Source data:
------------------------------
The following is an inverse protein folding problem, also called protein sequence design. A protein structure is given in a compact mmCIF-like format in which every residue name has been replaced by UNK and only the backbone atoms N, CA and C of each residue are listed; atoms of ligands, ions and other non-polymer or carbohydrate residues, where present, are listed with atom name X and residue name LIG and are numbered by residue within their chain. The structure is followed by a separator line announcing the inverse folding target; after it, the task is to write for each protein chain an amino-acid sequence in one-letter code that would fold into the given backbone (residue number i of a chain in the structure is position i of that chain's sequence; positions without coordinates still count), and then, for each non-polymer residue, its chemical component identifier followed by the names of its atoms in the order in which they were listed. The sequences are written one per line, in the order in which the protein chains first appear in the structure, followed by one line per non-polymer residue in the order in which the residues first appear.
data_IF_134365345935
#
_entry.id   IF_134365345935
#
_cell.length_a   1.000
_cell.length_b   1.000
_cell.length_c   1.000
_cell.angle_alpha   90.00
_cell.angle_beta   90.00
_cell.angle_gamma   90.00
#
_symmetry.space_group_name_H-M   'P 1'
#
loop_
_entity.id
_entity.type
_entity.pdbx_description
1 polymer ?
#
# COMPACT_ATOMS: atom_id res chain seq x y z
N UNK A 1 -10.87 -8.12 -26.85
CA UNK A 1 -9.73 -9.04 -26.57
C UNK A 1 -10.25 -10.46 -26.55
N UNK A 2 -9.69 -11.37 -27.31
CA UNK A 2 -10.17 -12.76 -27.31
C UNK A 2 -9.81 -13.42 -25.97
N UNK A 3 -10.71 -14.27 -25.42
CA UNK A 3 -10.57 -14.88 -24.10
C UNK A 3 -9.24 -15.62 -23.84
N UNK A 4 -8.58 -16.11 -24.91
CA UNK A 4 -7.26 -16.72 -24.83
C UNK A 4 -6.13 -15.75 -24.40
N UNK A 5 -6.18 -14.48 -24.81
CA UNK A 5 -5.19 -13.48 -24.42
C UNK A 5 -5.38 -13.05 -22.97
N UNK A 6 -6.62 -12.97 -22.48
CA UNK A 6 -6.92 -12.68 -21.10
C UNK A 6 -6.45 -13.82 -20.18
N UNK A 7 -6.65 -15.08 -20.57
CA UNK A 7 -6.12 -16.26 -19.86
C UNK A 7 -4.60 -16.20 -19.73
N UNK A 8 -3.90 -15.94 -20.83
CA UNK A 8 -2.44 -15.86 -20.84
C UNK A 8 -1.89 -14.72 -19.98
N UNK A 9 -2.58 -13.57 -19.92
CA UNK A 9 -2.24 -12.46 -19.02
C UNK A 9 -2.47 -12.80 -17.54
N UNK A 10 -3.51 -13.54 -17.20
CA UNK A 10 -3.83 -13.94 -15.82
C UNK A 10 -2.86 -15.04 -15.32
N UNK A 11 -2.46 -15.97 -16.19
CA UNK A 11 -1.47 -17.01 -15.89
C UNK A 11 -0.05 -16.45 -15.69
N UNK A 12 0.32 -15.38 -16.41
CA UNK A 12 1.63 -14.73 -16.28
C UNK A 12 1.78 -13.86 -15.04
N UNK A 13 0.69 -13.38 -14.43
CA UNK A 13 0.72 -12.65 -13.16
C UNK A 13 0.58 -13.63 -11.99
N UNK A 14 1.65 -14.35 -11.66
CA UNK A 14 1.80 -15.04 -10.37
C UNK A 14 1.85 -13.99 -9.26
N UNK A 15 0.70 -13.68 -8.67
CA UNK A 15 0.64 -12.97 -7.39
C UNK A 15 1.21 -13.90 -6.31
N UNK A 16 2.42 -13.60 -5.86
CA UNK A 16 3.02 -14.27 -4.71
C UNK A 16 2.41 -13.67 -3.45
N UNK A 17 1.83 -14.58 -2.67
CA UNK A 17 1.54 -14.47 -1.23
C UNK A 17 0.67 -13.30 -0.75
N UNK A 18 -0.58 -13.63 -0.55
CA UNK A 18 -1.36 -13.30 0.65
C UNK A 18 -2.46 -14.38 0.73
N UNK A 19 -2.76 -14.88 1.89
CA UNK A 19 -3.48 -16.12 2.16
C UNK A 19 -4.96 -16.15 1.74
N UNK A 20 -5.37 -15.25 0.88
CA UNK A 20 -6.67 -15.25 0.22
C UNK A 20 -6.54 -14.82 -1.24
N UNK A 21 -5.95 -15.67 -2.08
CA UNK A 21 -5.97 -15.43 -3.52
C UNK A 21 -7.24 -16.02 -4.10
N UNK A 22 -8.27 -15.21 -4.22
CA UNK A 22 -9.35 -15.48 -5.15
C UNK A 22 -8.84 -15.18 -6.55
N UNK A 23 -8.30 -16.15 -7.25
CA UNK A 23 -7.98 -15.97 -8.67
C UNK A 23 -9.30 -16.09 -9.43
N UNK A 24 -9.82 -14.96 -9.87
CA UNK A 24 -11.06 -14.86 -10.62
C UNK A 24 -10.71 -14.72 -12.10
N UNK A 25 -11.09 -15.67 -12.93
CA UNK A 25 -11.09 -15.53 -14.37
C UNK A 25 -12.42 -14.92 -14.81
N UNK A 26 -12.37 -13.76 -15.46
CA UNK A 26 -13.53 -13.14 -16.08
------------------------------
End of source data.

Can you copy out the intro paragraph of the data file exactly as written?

The following is an inverse protein folding problem, also called protein sequence design. A protein structure is given in a compact mmCIF-like format in which every residue name has been replaced by UNK and only the backbone atoms N, CA and C of each residue are listed; atoms of ligands, ions and other non-polymer or carbohydrate residues, where present, are listed with atom name X and residue name LIG and are numbered by residue within their chain. The structure is followed by a separator line announcing the inverse folding target; after it, the task is to write for each protein chain an amino-acid sequence in one-letter code that would fold into the given backbone (residue number i of a chain in the structure is position i of that chain's sequence; positions without coordinates still count), and then, for each non-polymer residue, its chemical component identifier followed by the names of its atoms in the order in which they were listed. The sequences are written one per line, in the order in which the protein chains first appear in the structure, followed by one line per non-polymer residue in the order in which the residues first appear.